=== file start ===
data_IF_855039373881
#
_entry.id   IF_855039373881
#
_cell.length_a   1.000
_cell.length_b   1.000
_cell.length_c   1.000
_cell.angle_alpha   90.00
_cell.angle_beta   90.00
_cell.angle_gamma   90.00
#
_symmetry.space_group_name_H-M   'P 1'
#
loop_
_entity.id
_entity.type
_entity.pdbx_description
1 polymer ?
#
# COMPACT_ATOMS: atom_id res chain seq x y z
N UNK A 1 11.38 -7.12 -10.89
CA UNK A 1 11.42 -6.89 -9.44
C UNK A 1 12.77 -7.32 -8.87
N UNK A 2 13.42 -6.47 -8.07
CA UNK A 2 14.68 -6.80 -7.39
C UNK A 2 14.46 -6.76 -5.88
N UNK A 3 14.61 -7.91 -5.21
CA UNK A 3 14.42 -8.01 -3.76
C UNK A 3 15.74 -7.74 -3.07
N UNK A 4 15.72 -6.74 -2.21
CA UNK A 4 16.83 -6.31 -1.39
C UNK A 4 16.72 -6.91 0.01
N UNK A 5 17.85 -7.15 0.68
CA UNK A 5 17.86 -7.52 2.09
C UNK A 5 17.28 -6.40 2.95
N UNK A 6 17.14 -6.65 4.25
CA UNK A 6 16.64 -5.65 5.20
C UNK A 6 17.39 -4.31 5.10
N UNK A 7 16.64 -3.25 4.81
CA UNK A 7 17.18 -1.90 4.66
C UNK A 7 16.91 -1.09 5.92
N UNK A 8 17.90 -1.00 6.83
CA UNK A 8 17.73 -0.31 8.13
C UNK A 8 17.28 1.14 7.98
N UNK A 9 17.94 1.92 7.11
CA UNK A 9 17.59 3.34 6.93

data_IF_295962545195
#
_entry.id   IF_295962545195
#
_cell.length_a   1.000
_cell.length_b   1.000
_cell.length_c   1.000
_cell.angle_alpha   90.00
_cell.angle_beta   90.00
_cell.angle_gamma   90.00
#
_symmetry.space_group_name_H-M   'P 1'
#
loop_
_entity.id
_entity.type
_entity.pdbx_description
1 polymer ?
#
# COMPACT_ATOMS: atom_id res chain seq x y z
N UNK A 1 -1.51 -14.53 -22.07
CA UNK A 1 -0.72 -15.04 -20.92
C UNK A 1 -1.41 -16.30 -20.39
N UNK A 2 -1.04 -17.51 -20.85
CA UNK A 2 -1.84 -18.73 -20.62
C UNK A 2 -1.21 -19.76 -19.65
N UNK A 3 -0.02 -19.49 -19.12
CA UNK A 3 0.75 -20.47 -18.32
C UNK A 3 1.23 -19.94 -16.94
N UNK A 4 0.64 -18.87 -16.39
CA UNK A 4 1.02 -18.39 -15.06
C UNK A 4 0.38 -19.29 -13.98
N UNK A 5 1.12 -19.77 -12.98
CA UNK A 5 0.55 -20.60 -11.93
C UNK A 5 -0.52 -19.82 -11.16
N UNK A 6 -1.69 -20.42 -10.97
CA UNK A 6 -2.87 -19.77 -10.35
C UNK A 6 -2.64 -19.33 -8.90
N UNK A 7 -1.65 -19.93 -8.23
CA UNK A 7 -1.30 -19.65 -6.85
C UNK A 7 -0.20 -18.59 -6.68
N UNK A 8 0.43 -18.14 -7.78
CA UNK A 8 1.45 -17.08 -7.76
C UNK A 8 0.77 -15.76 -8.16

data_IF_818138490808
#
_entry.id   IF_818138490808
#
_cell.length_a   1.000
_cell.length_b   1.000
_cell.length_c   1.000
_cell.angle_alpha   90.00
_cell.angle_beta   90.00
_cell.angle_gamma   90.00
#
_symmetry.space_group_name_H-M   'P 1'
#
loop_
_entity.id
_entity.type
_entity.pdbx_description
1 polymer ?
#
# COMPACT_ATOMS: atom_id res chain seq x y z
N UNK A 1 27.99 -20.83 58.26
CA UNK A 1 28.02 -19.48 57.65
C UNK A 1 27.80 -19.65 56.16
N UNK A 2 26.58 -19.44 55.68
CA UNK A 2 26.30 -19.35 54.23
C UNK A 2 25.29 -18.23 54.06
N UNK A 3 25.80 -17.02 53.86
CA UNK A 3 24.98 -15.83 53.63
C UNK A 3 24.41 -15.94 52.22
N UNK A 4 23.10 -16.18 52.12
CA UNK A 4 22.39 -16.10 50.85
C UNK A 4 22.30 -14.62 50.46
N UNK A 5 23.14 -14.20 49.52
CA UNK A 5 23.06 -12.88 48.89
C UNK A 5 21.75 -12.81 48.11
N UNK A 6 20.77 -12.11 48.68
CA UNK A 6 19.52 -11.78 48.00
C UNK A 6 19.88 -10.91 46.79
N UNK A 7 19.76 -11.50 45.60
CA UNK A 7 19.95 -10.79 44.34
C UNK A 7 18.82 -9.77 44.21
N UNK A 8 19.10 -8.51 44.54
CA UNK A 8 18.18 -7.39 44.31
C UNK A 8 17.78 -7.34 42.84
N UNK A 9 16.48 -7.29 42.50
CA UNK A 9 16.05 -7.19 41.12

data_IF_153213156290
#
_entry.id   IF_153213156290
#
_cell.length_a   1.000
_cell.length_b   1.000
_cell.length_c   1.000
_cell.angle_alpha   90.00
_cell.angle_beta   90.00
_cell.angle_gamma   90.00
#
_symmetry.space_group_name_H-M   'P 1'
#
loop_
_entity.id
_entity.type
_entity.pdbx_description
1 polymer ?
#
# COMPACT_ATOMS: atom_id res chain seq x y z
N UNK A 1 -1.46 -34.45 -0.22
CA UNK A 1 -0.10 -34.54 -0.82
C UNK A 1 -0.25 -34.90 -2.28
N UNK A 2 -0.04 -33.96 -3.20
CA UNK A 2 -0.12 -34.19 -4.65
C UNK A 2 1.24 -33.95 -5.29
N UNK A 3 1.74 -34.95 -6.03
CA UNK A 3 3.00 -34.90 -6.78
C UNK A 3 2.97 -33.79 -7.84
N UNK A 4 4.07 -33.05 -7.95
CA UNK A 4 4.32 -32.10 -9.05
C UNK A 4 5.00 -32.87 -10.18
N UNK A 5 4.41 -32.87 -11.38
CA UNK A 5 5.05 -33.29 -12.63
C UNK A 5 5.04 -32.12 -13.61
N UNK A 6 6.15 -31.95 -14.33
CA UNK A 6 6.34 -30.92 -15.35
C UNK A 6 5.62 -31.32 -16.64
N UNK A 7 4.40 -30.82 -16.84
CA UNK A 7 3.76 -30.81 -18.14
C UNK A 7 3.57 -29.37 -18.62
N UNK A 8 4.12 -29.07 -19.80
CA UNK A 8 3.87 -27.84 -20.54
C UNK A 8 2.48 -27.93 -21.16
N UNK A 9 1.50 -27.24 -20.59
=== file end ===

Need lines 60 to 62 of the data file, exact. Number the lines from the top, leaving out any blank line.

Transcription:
loop_
_entity.id
_entity.type